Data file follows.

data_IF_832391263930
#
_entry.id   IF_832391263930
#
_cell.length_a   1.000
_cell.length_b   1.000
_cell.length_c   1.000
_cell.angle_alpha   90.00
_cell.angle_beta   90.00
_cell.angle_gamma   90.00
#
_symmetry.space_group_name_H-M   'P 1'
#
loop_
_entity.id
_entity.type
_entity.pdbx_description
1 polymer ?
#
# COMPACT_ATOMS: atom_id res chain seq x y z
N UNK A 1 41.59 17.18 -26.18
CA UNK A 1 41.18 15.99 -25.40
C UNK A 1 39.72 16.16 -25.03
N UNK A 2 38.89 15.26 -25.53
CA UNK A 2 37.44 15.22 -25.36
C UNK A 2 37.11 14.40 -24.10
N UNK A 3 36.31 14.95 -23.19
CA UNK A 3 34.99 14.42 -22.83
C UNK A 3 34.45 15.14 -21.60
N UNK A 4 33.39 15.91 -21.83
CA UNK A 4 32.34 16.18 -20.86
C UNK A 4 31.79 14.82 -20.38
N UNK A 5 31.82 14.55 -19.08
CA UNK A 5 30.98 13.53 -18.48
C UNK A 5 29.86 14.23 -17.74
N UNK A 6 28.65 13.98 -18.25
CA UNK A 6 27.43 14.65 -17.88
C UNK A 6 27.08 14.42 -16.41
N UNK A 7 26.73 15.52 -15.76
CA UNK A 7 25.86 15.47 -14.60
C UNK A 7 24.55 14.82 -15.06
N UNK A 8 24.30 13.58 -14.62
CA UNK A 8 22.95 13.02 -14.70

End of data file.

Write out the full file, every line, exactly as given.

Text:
data_IF_832391263930
#
_entry.id   IF_832391263930
#
_cell.length_a   1.000
_cell.length_b   1.000
_cell.length_c   1.000
_cell.angle_alpha   90.00
_cell.angle_beta   90.00
_cell.angle_gamma   90.00
#
_symmetry.space_group_name_H-M   'P 1'
#
loop_
_entity.id
_entity.type
_entity.pdbx_description
1 polymer ?
#
# COMPACT_ATOMS: atom_id res chain seq x y z
N UNK A 1 41.59 17.18 -26.18
CA UNK A 1 41.18 15.99 -25.40
C UNK A 1 39.72 16.16 -25.03
N UNK A 2 38.89 15.26 -25.53
CA UNK A 2 37.44 15.22 -25.36
C UNK A 2 37.11 14.40 -24.10
N UNK A 3 36.31 14.95 -23.19
CA UNK A 3 34.99 14.42 -22.83
C UNK A 3 34.45 15.14 -21.60
N UNK A 4 33.39 15.91 -21.83
CA UNK A 4 32.34 16.18 -20.86
C UNK A 4 31.79 14.82 -20.38
N UNK A 5 31.82 14.55 -19.08
CA UNK A 5 30.98 13.53 -18.48
C UNK A 5 29.86 14.23 -17.74
N UNK A 6 28.65 13.98 -18.25
CA UNK A 6 27.43 14.65 -17.88
C UNK A 6 27.08 14.42 -16.41
N UNK A 7 26.73 15.52 -15.76
CA UNK A 7 25.86 15.47 -14.60
C UNK A 7 24.55 14.82 -15.06
N UNK A 8 24.30 13.58 -14.62
CA UNK A 8 22.95 13.02 -14.70